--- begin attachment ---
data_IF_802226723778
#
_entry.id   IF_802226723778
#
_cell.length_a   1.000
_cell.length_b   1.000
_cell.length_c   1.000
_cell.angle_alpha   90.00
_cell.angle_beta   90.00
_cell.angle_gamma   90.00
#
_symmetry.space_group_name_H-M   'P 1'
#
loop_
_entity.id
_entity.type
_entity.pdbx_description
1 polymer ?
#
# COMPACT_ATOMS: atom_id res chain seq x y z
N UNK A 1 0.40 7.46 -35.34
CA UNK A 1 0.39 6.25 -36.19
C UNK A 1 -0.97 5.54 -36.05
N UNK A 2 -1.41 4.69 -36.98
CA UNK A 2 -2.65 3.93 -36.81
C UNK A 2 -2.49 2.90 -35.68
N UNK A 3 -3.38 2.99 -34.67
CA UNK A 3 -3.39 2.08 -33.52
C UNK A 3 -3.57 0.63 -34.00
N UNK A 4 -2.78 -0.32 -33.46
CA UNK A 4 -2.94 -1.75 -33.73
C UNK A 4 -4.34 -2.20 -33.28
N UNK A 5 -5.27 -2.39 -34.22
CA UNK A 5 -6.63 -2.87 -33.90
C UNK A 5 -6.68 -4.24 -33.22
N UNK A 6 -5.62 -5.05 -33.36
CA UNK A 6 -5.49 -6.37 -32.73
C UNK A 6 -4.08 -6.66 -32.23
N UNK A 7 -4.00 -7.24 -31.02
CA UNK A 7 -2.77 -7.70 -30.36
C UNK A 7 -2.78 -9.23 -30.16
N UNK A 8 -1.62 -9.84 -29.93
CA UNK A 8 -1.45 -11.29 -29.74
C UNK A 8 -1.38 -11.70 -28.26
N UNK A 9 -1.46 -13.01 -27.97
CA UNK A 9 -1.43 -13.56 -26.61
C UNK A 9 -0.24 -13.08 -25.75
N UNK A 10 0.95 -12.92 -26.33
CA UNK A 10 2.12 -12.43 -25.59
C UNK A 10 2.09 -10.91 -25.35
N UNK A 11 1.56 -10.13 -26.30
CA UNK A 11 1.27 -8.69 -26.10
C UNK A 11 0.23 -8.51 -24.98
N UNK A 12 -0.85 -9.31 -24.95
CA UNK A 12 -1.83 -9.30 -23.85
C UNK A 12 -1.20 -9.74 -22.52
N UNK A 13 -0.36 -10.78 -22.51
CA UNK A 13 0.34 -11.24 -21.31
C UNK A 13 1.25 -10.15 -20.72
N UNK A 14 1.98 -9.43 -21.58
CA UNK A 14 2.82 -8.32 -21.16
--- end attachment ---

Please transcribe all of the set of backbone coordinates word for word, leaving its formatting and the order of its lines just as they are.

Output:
data_IF_802226723778
#
_entry.id   IF_802226723778
#
_cell.length_a   1.000
_cell.length_b   1.000
_cell.length_c   1.000
_cell.angle_alpha   90.00
_cell.angle_beta   90.00
_cell.angle_gamma   90.00
#
_symmetry.space_group_name_H-M   'P 1'
#
loop_
_entity.id
_entity.type
_entity.pdbx_description
1 polymer ?
#
# COMPACT_ATOMS: atom_id res chain seq x y z
N UNK A 1 0.40 7.46 -35.34
CA UNK A 1 0.39 6.25 -36.19
C UNK A 1 -0.97 5.54 -36.05
N UNK A 2 -1.41 4.69 -36.98
CA UNK A 2 -2.65 3.93 -36.81
C UNK A 2 -2.49 2.90 -35.68
N UNK A 3 -3.38 2.99 -34.67
CA UNK A 3 -3.39 2.08 -33.52
C UNK A 3 -3.57 0.63 -34.00
N UNK A 4 -2.78 -0.32 -33.46
CA UNK A 4 -2.94 -1.75 -33.73
C UNK A 4 -4.34 -2.20 -33.28
N UNK A 5 -5.27 -2.39 -34.22
CA UNK A 5 -6.63 -2.87 -33.90
C UNK A 5 -6.68 -4.24 -33.22
N UNK A 6 -5.62 -5.05 -33.36
CA UNK A 6 -5.49 -6.37 -32.73
C UNK A 6 -4.08 -6.66 -32.23
N UNK A 7 -4.00 -7.24 -31.02
CA UNK A 7 -2.77 -7.70 -30.36
C UNK A 7 -2.78 -9.23 -30.16
N UNK A 8 -1.62 -9.84 -29.93
CA UNK A 8 -1.45 -11.29 -29.74
C UNK A 8 -1.38 -11.70 -28.26
N UNK A 9 -1.46 -13.01 -27.97
CA UNK A 9 -1.43 -13.56 -26.61
C UNK A 9 -0.24 -13.08 -25.75
N UNK A 10 0.95 -12.92 -26.33
CA UNK A 10 2.12 -12.43 -25.59
C UNK A 10 2.09 -10.91 -25.35
N UNK A 11 1.56 -10.13 -26.30
CA UNK A 11 1.27 -8.69 -26.10
C UNK A 11 0.23 -8.51 -24.98
N UNK A 12 -0.85 -9.31 -24.95
CA UNK A 12 -1.83 -9.30 -23.85
C UNK A 12 -1.20 -9.74 -22.52
N UNK A 13 -0.36 -10.78 -22.51
CA UNK A 13 0.34 -11.24 -21.31
C UNK A 13 1.25 -10.15 -20.72
N UNK A 14 1.98 -9.43 -21.58
CA UNK A 14 2.82 -8.32 -21.16